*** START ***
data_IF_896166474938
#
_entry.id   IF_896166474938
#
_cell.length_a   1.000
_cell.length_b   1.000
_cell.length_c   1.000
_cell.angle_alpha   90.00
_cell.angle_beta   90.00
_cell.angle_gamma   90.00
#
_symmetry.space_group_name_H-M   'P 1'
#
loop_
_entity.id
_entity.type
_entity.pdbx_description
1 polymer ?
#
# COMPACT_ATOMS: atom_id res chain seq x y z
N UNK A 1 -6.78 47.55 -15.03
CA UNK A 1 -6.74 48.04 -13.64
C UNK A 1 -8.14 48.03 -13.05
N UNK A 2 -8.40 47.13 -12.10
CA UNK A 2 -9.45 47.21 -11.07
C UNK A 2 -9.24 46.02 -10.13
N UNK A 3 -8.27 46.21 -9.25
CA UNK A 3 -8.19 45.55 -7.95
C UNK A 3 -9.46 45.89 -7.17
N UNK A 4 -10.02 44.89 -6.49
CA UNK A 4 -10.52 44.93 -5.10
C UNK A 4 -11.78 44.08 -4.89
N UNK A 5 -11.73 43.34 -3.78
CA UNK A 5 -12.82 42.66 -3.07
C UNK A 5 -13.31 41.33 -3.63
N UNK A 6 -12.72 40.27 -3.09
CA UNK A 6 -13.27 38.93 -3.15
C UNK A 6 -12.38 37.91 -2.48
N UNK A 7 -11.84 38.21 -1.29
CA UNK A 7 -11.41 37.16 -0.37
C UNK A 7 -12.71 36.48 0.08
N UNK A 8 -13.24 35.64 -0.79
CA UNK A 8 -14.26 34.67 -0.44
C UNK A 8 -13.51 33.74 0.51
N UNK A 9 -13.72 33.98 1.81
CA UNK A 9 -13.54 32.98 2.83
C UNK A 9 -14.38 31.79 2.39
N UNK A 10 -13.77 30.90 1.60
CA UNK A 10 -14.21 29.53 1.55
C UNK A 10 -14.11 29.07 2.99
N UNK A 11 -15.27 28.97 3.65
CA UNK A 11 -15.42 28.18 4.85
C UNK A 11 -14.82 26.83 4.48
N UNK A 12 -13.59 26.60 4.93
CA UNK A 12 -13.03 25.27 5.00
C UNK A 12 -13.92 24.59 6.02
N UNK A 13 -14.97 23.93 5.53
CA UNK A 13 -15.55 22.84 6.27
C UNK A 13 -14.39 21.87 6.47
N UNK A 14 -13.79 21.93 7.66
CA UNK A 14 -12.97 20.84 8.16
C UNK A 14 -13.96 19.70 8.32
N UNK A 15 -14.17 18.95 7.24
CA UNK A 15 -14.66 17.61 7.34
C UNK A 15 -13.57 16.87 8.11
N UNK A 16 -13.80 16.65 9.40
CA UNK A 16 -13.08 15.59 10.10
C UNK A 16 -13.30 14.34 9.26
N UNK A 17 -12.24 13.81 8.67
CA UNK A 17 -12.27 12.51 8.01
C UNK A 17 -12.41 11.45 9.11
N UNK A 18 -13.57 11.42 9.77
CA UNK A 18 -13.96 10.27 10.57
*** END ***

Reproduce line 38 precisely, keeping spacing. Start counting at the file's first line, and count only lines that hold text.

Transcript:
C UNK A 6 -12.38 37.91 -2.48